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Earth worshippers cause death in space
By Hannes Hacker
Now that a dramatic new test has confirmed that a piece of thermal insulation flaking off of space shuttle Columbia's external tank during launch was the most likely cause of its destruction during reentry, the typical second-guessing in the press has focused on NASA engineers, asking: "What did Mission Control know, and when did they know it?"
Somehow, NASA engineers should have guessed about the damage done to Columbia's thermal tiles and pulled an Apollo 13-style rabbit out of their hat. The implication is that they should have been omniscient and omnipotent.
Having heroes like NASA's mission controllers around to quietly brave the world's criticism certainly serves to divert attention from those who have done the most to contribute to this disaster -- and who regard themselves as omniscient and omnipotent enough to command the entire American economy and the lives of its citizens: the environmentalists.
Why did the shuttle's foam insulation flake off? In response to an edict from the EPA, NASA was required to change the design of the thermal insulating foam on the shuttle's external tank. They stopped using Freon, or CFC-11, in order to comply with the 1987 Montreal Protocol, an agreement designed to head off doubtful prognostications of an environmental disaster.
But it was the elimination of the old foam that led to a real disaster for the shuttle program. The maiden flight with the new foam, in 1997, resulted in a ten-fold increase to foam-induced tile damage. The new foam was far more dangerous than the old foam. But NASA -- a government organization afraid of antagonizing powerful political interests -- did not reject the EPA's demands and thoroughly reverse their fatal decision. Instead, they sought a compromise, applying for a waiver from the EPA that allowed them to use the old foam on some parts of the external tank.
NASA notes that it is impossible to ascertain with certainty whether it was the old or the new foam that caused the recent disaster, and environmentalists will no doubt say this means that we can't pin the disaster on them. But any unnecessary increase in risk in an enterprise so unforgiving of error, is unacceptable. The bottom line is that NASA took a much greater risk in order to comply with EPA demands. Environmentalist junk science trumped sound engineering.
This is not the first time that has happened. The cause of the 1986 Challenger explosion is officially established as hot gases burning through an O-ring joint in one of the solid-rocket boosters. NASA was roundly criticized for its decision to launch in cold weather over the objection of some engineers, but there was a deeper cause that was not as widely reported.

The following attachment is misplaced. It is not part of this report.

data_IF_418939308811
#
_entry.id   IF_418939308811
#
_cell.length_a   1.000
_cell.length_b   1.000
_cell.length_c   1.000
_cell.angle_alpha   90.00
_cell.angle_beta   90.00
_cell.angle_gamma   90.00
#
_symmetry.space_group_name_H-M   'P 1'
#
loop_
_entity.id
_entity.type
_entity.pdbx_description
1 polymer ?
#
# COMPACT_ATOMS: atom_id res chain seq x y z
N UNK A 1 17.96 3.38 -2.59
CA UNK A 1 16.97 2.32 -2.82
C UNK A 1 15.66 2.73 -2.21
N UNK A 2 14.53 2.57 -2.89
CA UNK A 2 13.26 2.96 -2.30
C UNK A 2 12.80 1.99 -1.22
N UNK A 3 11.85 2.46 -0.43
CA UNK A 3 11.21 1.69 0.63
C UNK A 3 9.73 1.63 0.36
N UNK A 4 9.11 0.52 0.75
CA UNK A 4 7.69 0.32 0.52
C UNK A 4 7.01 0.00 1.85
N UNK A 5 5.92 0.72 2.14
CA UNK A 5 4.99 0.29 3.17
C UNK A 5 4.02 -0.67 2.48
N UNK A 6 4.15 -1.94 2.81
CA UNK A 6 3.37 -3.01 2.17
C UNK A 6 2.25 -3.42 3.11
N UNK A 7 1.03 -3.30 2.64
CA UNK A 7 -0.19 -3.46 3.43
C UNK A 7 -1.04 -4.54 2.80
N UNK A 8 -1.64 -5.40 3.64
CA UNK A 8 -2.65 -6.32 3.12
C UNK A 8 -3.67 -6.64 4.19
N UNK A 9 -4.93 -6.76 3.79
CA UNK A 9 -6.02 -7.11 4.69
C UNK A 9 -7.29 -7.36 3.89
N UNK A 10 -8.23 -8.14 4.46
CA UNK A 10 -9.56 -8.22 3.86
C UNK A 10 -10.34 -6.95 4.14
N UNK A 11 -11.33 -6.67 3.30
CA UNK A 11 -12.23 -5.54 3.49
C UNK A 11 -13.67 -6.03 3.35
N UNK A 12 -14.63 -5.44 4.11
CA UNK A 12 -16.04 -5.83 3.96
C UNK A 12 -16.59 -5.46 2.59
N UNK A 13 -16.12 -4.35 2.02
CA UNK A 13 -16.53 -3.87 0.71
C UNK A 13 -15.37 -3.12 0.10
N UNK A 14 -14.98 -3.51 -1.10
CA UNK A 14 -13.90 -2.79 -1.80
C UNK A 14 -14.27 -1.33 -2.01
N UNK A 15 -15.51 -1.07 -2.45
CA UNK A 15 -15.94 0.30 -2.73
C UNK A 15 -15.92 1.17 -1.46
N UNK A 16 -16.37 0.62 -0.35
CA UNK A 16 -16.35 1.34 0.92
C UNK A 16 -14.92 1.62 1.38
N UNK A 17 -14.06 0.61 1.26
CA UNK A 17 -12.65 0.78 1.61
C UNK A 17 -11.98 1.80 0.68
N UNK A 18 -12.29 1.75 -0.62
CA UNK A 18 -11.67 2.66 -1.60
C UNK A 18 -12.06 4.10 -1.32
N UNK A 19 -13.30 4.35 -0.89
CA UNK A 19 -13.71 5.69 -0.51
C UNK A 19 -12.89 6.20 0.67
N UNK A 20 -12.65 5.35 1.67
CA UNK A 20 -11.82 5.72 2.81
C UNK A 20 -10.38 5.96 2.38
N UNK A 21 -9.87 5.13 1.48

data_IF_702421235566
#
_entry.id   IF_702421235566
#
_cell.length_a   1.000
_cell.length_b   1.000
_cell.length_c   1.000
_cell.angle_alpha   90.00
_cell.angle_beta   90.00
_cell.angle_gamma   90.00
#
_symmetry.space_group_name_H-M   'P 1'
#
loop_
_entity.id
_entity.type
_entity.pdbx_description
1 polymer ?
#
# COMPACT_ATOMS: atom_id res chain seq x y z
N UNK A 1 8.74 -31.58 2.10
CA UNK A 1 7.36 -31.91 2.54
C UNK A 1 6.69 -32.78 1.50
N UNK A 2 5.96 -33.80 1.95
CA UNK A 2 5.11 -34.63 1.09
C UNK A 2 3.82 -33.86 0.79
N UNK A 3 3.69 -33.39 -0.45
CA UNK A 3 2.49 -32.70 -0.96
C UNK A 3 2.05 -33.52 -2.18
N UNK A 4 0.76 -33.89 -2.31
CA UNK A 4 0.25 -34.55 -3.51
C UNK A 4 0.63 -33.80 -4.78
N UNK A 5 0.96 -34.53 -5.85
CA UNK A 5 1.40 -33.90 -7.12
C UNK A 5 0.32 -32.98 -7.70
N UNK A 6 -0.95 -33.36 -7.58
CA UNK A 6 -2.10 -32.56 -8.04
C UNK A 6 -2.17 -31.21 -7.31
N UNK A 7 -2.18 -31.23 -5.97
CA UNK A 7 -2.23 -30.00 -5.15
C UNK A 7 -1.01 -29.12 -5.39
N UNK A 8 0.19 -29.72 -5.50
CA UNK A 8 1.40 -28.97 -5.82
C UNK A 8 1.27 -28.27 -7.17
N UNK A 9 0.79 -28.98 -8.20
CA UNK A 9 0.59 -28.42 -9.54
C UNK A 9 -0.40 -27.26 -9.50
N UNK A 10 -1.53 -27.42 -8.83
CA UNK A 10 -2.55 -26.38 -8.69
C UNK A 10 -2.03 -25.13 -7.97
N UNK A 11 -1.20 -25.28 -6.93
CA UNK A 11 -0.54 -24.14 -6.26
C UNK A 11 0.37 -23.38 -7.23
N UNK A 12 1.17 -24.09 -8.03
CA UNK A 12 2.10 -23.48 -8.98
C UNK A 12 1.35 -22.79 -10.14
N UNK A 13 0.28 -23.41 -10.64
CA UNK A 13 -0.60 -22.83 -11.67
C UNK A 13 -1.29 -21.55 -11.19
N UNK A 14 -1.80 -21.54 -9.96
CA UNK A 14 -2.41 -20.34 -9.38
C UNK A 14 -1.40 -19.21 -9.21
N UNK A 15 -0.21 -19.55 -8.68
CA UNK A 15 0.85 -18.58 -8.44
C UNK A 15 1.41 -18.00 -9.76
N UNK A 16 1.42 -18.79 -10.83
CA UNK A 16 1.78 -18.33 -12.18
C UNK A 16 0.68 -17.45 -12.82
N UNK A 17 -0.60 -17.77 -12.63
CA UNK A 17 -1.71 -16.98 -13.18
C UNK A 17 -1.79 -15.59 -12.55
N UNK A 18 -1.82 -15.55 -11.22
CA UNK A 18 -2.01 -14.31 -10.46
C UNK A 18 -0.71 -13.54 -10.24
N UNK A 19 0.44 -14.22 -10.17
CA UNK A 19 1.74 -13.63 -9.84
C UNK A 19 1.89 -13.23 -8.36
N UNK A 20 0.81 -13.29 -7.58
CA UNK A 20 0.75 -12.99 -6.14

In 1985 NASA had switched to a new putty to seal the O-ring joints. The new putty became brittle at cold temperatures, thus allowing Dr. Richard Feynman to teach NASA a famous lesson. At the congressional hearing investigating the accident, he simply placed some of the O-ring putty in a glass of ice water and crumbled it in his fingers.
NASA had changed the sealant because its original supplier for O-ring putty stopped producing it for fear of anti-asbestos lawsuits.
Had NASA not run out of the original putty, the Challenger disaster would not have happened. Indeed, when the Air Force ran out of the same putty and replaced it with the same brittle substitute, their Titan 34D heavy-lift boosters suffered two sudden launch failures, after a string of successes that had lasted as long as that of the space shuttle.
These accidents are not primarily the fault of careless engineers, nor are they merely the unintended consequences of bureaucrats blindly following federal rules. They are the result of a philosophy that hold human needs -- such as the need for a safe shuttle launch or re-entry -- as less important than a concern to preserve the purity of nature from the products of industrial civilization, such as CFCs and asbestos insulation.
Had 2000 presidential candidate Al Gore had his way, Columbia's last mission would have carried a spacecraft called Triana into space. Triana was meant to beam continuous images, via the Internet, of a very small Earth as seen from a point between the Earth and the Sun. The idea was to convey the message of how small and fragile the Earth is, and consequently how small man is, compared to the vastness of space.
That's the theory: man is small and should sacrifice for vast nature. The practice? Fourteen dead astronauts.
Hannes Hacker, an aerospace engineer and former flight controller at NASA's Johnson Space Center in Houston, is a writer for the Ayn Rand Institute in Irvine, Calif. The Institute promotes the philosophy of Ayn Rand, author of Atlas Shrugged and The Fountainhead. Send comments to firstname.lastname@example.org. Copyright © 2003 Ayn Rand® Institute
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